Synopses & Reviews
In this incisive and astonishing expose, journalist Greg Critser looks beyond the sensational headlines to reveal why nearly 60 percent of Americans are now overweight. Critser investigates the many disparate factors of American life that have converged and conspired to place us among the fattest people on the planet.
Delving into issues of class, politics, culture, economics, and the latest in medical research, Fat Land
does an excellent job connecting the dots between government and corporate policies and the fattening of America" (Michael Pollan, New York Times Book Review
Critser's sharp-eyed reportage and sharp-tongued wit make for a disarmingly funny and truly alarming book. From supersize to Super Mario, from high fructose corn syrup to the high cost of physical education in schools, Critser examines the obesity epidemic. Along the way he explains why pediatricians are treating conditions rarely before noticed in children, why Type 2 diabetes is on the rise, and how agribusiness has unwittingly altered the American diet.
"In vivid prose conveying the urgency of the situation, with just the right amount of detail for general readers, Critser tells a story that they won't be able to shake when they pass the soda pop aisle in the supermarket." Publishers Weekly
"An important work that belongs in all nutrition and public health collections." Library Journal
"An absorbing volume, of living large." Michiko Kakutani, New York Times
"An in-depth, well-researched, and thoughtful exploration of the 'fat boom' in America." The Boston Globe
"[T]he really interesting and provocative aspect of Critser's book concerns class and poverty, which he insists several times are the 'key determinants of obesity and weight-related disease.' That's a strong-enough assertion for a magazine article, but he doesn't take it far in this slender book....Still, Fat Land
is a lively book with more than a few worthwhile points to make, and you can't help but appreciate a writer who comes up with a line like 'In the early 1990s supersize had met Super Mario with a vengeance.'" Laura Miller, Salon.com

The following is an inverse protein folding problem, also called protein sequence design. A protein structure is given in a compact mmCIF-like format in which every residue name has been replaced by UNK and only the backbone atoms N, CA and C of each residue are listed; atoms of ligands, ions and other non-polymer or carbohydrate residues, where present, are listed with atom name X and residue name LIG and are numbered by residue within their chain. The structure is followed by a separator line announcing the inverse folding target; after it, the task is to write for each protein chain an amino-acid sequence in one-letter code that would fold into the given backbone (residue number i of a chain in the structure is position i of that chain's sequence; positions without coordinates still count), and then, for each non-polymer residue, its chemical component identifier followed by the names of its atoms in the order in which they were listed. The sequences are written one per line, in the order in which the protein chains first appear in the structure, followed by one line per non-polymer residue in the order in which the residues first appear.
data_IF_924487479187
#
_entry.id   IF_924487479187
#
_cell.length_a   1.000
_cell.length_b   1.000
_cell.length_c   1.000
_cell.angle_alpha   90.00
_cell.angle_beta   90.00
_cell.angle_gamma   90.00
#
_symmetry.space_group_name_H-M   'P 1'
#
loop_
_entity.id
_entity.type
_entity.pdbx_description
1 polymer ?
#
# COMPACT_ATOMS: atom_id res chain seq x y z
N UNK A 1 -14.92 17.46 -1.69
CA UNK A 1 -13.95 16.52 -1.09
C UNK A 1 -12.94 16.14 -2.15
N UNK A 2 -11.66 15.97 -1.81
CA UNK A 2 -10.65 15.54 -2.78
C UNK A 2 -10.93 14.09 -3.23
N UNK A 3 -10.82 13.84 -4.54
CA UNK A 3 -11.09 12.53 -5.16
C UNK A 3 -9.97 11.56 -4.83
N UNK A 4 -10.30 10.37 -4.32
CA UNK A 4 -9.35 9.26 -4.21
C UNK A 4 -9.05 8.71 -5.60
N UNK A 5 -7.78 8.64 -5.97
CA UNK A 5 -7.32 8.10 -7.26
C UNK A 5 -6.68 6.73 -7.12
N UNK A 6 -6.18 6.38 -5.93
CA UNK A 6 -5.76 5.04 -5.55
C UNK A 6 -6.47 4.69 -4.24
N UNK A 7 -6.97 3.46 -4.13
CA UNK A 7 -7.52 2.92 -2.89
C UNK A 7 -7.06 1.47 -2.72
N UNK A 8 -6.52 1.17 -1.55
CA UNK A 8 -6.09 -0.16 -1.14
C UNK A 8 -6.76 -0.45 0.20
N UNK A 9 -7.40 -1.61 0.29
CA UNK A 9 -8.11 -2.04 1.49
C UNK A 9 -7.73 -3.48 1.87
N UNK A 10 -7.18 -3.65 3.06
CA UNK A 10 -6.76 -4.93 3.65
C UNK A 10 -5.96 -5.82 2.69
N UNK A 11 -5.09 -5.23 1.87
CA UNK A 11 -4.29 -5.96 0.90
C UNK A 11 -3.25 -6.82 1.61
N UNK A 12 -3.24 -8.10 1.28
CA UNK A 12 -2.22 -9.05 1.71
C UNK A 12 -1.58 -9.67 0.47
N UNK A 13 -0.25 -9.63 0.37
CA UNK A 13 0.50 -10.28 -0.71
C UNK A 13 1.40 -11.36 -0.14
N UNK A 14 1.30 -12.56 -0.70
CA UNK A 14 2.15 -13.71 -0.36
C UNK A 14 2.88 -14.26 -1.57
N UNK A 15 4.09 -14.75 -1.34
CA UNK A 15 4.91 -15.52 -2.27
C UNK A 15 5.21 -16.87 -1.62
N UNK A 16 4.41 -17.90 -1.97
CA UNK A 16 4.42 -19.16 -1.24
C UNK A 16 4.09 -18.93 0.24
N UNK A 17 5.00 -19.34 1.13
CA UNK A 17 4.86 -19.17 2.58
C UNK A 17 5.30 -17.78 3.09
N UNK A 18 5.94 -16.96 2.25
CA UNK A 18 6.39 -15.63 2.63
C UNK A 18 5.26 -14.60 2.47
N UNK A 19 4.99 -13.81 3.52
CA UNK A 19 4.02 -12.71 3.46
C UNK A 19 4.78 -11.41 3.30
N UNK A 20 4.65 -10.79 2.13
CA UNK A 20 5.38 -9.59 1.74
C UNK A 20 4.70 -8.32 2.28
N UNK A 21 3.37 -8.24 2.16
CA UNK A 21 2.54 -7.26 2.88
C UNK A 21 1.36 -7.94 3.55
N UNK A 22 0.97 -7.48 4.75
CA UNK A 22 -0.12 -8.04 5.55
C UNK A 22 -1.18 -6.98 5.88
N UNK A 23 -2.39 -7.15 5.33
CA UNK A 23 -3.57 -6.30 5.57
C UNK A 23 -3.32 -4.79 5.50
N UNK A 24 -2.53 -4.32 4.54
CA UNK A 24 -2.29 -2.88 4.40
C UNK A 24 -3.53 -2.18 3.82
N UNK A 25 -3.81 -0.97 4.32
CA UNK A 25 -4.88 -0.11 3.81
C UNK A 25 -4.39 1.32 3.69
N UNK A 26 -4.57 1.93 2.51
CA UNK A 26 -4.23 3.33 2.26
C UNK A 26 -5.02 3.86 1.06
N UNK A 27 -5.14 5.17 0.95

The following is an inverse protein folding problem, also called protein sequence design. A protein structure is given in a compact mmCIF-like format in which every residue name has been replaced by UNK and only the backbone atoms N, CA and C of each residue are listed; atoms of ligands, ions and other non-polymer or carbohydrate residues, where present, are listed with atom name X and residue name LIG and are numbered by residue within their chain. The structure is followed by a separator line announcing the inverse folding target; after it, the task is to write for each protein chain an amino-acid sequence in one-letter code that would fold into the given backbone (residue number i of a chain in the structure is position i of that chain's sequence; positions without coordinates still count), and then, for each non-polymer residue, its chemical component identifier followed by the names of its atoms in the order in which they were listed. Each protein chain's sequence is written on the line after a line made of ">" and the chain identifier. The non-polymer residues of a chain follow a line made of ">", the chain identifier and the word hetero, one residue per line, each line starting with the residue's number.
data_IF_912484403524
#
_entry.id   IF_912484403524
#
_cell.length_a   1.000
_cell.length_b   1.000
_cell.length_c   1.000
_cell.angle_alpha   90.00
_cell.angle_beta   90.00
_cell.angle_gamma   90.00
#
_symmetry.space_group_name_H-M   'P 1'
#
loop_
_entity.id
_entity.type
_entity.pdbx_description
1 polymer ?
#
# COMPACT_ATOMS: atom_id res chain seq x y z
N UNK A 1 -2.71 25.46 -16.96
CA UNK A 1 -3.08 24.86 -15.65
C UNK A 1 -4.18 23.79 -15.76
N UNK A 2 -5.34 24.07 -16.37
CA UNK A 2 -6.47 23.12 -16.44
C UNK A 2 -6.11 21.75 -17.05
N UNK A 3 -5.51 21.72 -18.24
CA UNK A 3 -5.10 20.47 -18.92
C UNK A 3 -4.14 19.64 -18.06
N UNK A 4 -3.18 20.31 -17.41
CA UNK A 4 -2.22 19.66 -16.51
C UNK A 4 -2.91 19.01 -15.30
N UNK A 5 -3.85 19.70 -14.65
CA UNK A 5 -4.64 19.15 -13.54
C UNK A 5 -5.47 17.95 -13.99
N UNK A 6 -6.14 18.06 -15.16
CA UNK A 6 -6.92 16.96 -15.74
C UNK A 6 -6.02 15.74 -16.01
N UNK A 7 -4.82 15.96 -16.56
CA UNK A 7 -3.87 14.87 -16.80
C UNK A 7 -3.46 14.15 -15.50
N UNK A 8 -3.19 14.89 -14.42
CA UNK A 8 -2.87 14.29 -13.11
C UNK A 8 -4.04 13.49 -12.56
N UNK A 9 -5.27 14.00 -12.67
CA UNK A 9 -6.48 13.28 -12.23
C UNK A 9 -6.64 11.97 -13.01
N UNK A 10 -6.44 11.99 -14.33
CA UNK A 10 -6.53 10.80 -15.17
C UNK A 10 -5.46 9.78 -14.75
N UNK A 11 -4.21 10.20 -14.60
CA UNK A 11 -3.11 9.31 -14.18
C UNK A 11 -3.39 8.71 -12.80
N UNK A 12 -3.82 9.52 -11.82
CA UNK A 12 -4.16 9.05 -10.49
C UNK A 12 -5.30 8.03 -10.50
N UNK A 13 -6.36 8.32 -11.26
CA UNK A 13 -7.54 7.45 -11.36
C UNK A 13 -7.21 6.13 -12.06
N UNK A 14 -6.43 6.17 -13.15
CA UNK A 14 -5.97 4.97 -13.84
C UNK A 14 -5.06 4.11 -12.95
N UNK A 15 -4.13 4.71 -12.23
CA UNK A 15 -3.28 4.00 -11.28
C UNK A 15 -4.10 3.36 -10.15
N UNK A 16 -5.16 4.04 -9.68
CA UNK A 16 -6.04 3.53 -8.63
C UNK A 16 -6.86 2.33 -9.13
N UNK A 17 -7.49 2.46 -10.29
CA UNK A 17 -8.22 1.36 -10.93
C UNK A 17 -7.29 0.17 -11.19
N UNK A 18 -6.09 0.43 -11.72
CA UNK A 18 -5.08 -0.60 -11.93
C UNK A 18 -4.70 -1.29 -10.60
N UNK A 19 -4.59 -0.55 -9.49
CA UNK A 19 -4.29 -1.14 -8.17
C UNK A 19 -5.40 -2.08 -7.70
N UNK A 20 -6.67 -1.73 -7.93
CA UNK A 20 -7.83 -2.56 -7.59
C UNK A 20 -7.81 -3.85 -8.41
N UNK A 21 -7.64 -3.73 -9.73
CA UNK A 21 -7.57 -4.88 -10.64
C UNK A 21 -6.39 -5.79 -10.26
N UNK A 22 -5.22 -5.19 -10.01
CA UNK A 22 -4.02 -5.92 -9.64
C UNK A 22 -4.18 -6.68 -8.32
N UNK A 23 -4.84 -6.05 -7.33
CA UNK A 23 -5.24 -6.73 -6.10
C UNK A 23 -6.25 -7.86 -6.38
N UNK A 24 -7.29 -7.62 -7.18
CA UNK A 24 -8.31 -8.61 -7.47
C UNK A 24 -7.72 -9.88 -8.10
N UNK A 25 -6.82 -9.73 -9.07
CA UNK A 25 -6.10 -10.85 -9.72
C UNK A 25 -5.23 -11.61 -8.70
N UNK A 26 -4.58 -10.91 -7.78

(read the entire Salon.com review
Today Americans are the fattest people on the face of the earth (save for the inhabitants of a few South Seas islands). About 61 percent of Americans are overweight. This book shows how and why Americans got that way.
In this astonishing expose, journalist Greg Critser looks beyond the sensational headlines to reveal why nearly 60 percent of Americans are now overweight. Critser's sharp-eyed reportage and sharp-tongued analysis make for a disarmingly funny and truly alarming book. Critser investigates the many factors of American life -- from supersize to Super Mario, from high-fructose corn syrup to the high cost of physical education in schools -- that have converged and conspired to make us some of the fattest people on the planet. He also explains why pediatricians are treating conditions rarely before noticed in children, why Type 2 diabetes is on the rise, and how agribusiness has unwittingly altered the American diet.
About the Author
GREG CRITSER is a longtime chronicler of the modern pharmaceutical industry and the politics of medicine. His columns and essays on the subject have appeared in Harper's Magazine, USA Today, the Wall Street Journal, the L.A. Times, and elsewhere. Critser is the author of Fat Land: How Americans Became the Fattest People in the World (Houghton Mifflin), which the American Diabetes Association called "the definitive journalistic account of the modern obesity epidemic." He lives in Pasadena, California, with his wife, Antoinette Mongelli.